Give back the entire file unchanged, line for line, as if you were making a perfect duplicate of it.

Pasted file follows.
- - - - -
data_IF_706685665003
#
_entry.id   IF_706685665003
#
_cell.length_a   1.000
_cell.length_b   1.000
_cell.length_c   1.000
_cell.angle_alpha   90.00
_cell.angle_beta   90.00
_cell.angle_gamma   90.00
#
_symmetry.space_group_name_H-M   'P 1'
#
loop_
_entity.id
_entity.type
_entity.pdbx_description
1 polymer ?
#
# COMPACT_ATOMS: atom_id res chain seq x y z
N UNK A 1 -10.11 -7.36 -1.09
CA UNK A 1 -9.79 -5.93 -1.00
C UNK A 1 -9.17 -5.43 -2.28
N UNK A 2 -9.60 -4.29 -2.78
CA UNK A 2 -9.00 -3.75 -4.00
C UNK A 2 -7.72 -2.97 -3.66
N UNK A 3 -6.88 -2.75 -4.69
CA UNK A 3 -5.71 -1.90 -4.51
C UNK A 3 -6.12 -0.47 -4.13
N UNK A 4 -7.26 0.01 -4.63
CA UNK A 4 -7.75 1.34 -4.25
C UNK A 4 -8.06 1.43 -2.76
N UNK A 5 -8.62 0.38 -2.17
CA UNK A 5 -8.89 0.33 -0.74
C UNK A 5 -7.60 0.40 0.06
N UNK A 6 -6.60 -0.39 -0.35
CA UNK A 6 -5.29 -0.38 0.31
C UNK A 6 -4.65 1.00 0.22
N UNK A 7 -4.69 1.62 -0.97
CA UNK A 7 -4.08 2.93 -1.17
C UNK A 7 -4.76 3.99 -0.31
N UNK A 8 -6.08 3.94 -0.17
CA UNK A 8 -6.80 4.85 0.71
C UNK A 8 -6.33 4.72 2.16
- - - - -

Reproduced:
data_IF_706685665003
#
_entry.id   IF_706685665003
#
_cell.length_a   1.000
_cell.length_b   1.000
_cell.length_c   1.000
_cell.angle_alpha   90.00
_cell.angle_beta   90.00
_cell.angle_gamma   90.00
#
_symmetry.space_group_name_H-M   'P 1'
#
loop_
_entity.id
_entity.type
_entity.pdbx_description
1 polymer ?
#
# COMPACT_ATOMS: atom_id res chain seq x y z
N UNK A 1 -10.11 -7.36 -1.09
CA UNK A 1 -9.79 -5.93 -1.00
C UNK A 1 -9.17 -5.43 -2.28
N UNK A 2 -9.60 -4.29 -2.78
CA UNK A 2 -9.00 -3.75 -4.00
C UNK A 2 -7.72 -2.97 -3.66
N UNK A 3 -6.88 -2.75 -4.69
CA UNK A 3 -5.71 -1.90 -4.51
C UNK A 3 -6.12 -0.47 -4.13
N UNK A 4 -7.26 0.01 -4.63
CA UNK A 4 -7.75 1.34 -4.25
C UNK A 4 -8.06 1.43 -2.76
N UNK A 5 -8.62 0.38 -2.17
CA UNK A 5 -8.89 0.33 -0.74
C UNK A 5 -7.60 0.40 0.06
N UNK A 6 -6.60 -0.39 -0.35
CA UNK A 6 -5.29 -0.38 0.31
C UNK A 6 -4.65 1.00 0.22
N UNK A 7 -4.69 1.62 -0.97
CA UNK A 7 -4.08 2.93 -1.17
C UNK A 7 -4.76 3.99 -0.31
N UNK A 8 -6.08 3.94 -0.17
CA UNK A 8 -6.80 4.85 0.71
C UNK A 8 -6.33 4.72 2.16